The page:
Everyone knows it's no fun selling high-price designer items right now. Opticians are almost certainly feeling the pinch like the rest of the retail world. Not only have they to cope with the lack of willingness among punters to splash out simply because they feel they are worth it, but their world is invaded by the optical multiples.

These retailers boast heavyweight ad budgets and offer two pairs of specs for the price of one and designer glasses for €49. That's why it was good to see an optician in Dalkey undertake a marketing fight back in recent times.

The retailer borrowed the marketing terminology of the motoring trade to promote his consumer offer. Big banners in his shop window proclaimed a ‘Specs Scrappage Scheme' and offered a €100 euro money-back deal when you scrapped your existing specs for a new pair. A far-sighted experiment and one that hopefully worked.

There is a story told of a copywriter visiting a creamery to find out the selling points of a client's new blend of butter. The meeting was dragging on, peppered with not very unique selling propositions based around quality, value, openness, honesty, transparency, green credentials and the fact that the creamery owner was an all-round good guy who loved children and small animals in a perfectly okay kind-of-way. Suddenly, through the window, they could hear a loud drone of a helicopter. The writer asked who was visiting. Nothing dramatic advised the client; the man on board the chopper paying his weekly visit to bless the cows was the Pope. “The Pope blesses your cows every week!” shrieked the adman, “that's amazing – why didn't you mention that before.” “Doesn't he do that for every creamery?” asked the client.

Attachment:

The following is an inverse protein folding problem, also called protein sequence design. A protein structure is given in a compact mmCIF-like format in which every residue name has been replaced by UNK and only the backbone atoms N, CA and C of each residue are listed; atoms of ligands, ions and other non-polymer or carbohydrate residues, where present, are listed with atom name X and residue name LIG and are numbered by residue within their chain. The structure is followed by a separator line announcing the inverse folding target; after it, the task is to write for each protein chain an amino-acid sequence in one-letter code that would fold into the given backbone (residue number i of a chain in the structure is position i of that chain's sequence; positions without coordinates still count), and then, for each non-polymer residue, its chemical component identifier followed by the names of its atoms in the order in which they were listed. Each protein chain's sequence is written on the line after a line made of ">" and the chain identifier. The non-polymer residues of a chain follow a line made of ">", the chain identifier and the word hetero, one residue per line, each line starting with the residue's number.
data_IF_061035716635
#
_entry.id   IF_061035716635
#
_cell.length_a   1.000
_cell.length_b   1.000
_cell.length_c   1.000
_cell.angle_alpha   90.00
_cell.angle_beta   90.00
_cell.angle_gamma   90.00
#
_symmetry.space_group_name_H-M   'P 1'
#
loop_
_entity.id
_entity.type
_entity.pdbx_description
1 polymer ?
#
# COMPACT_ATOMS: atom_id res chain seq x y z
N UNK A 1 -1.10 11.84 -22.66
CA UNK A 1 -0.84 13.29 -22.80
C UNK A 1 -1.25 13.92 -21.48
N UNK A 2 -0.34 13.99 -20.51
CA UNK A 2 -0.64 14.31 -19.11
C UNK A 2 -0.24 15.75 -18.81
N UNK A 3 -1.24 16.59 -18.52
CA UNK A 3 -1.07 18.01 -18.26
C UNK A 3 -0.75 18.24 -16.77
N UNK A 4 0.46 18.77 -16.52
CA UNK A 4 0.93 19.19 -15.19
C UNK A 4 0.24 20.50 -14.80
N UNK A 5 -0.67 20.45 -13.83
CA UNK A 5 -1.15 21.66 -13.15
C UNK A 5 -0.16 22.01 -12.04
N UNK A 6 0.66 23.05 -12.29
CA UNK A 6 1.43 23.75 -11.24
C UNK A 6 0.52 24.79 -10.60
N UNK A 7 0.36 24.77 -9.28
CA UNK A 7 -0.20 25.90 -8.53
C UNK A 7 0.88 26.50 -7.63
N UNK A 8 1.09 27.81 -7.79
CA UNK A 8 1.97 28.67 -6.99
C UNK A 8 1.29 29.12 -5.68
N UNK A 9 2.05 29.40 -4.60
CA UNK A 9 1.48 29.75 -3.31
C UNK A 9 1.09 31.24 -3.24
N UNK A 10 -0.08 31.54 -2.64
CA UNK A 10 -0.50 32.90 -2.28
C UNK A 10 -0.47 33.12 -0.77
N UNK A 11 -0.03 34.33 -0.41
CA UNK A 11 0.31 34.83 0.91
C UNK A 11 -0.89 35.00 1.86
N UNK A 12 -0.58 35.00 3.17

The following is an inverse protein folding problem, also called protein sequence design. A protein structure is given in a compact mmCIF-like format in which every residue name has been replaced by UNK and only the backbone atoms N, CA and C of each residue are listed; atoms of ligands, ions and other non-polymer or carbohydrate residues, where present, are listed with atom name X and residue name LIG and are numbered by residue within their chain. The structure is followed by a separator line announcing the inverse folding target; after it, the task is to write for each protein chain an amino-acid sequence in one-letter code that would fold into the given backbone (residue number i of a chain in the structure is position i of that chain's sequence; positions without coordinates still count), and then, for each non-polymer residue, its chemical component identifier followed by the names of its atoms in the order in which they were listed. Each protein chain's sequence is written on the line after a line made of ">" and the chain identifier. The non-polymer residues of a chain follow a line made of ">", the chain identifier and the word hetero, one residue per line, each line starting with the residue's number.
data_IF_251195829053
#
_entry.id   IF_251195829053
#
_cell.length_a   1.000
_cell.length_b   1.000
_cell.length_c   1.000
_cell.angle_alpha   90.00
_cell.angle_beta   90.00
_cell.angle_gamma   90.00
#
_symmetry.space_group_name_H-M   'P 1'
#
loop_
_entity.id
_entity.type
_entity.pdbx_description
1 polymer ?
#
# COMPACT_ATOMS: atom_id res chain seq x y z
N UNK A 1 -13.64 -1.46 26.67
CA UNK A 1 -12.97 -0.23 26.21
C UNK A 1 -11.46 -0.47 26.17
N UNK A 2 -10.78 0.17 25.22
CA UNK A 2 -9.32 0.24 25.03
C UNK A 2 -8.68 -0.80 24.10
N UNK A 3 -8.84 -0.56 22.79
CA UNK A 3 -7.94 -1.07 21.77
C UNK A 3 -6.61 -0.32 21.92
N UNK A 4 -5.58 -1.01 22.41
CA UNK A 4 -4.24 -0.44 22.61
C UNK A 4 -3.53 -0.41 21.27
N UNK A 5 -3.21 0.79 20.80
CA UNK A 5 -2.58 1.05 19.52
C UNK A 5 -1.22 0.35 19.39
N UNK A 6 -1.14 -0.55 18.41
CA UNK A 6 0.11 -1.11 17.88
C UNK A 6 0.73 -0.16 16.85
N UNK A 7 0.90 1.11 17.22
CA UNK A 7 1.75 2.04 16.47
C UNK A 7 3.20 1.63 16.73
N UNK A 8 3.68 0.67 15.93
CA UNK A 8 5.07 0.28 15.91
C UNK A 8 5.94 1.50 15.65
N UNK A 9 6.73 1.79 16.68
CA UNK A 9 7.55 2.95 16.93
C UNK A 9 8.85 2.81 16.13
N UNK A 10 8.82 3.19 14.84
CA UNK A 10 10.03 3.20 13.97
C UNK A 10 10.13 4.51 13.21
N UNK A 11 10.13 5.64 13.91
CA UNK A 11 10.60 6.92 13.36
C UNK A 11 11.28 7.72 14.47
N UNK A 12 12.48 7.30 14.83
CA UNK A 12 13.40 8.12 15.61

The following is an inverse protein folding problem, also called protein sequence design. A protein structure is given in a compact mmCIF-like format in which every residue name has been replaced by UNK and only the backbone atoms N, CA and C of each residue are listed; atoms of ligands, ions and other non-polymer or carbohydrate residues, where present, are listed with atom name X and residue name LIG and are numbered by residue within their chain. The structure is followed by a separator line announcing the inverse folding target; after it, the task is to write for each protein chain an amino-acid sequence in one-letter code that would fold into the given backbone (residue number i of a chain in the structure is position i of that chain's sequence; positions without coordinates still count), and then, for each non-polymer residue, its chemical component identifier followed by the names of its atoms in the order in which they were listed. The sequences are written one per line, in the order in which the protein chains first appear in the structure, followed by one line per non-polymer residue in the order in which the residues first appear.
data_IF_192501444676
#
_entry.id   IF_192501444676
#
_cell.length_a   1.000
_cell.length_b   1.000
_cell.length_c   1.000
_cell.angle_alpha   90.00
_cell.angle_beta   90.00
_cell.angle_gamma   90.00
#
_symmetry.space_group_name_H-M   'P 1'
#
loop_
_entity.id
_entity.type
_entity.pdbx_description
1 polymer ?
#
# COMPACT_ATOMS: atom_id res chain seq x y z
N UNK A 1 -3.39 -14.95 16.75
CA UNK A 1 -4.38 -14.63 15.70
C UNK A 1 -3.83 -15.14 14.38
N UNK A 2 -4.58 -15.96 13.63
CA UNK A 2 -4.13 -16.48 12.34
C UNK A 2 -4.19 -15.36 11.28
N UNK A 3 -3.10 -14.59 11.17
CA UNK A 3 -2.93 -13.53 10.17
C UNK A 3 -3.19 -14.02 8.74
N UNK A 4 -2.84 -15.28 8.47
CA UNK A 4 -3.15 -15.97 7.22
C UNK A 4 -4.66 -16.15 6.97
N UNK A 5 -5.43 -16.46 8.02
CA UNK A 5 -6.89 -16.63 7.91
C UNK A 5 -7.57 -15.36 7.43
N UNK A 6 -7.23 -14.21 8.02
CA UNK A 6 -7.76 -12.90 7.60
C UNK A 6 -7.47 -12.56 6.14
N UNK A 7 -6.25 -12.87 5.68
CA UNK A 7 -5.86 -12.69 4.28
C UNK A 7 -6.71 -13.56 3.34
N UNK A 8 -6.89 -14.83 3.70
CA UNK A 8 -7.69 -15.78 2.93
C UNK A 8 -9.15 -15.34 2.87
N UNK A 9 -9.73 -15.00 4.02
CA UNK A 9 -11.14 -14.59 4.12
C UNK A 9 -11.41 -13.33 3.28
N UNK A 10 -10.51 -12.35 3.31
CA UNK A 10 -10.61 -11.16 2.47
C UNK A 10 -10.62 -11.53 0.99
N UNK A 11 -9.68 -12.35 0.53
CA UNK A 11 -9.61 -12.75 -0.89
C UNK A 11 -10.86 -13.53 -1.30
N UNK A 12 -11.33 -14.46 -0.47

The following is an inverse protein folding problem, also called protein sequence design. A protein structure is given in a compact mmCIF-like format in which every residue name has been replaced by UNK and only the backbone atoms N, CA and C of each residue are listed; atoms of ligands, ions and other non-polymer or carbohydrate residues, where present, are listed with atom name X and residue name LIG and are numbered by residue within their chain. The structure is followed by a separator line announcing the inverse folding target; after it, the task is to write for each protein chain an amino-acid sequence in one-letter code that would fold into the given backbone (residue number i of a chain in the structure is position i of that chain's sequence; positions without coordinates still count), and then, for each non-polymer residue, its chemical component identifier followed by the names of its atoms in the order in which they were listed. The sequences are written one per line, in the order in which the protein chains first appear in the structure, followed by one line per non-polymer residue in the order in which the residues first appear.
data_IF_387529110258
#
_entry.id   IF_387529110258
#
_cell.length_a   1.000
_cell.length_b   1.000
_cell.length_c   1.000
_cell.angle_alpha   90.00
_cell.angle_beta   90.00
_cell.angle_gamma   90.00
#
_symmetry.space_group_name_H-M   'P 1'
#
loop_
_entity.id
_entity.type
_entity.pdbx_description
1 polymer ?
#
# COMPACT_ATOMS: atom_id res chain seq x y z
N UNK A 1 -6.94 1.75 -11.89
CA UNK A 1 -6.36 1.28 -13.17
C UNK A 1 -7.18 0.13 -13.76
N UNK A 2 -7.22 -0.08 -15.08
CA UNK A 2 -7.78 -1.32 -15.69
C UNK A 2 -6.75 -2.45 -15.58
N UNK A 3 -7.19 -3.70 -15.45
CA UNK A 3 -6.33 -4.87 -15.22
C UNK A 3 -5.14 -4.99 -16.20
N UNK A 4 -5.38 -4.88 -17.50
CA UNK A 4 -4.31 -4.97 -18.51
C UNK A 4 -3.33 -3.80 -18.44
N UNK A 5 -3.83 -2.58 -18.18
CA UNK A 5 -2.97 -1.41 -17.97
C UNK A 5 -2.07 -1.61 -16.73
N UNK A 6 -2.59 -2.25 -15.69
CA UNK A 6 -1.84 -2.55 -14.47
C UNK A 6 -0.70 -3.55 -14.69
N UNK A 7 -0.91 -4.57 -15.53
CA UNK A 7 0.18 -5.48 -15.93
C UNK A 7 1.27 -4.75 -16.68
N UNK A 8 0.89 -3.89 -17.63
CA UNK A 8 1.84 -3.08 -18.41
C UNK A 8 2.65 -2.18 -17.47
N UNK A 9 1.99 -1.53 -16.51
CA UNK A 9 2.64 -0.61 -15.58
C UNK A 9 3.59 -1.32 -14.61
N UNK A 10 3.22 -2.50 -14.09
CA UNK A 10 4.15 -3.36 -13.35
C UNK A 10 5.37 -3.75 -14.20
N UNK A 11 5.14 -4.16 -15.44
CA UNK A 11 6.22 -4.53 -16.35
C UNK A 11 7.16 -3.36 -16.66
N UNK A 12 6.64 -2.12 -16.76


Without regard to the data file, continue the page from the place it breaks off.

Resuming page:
We mention this only to highlight the growing practice to align the great and god-like with a product in order to upgrade its commercial credentials. A recent ST told of Montblanc who producing a limited edition biro dedicated to Mahatma Gandhi.

Now, courtesy of Consumer Choice, we learn about Intentional Chocolate whose on-pack blurb claims it is ‘a premium chocolate with a special ingredient. You won't taste it, you won't see it, you won't even smell it'. That's harmless enough, although it appears baffling as to what good this secret ingredient actually is or does.

But that's not the half-of-it. Intentional Chocolate also claims to be ‘chocolate grown with love, manufactured with care and embedded with focused good intentions by experienced mediators, some of whom have trained with His Holiness, the Dalai Lama'. Reach for the top is what we say; the Dalai Lama seems an excellent choice of brand spokesperson. The man has always been full of good intentions.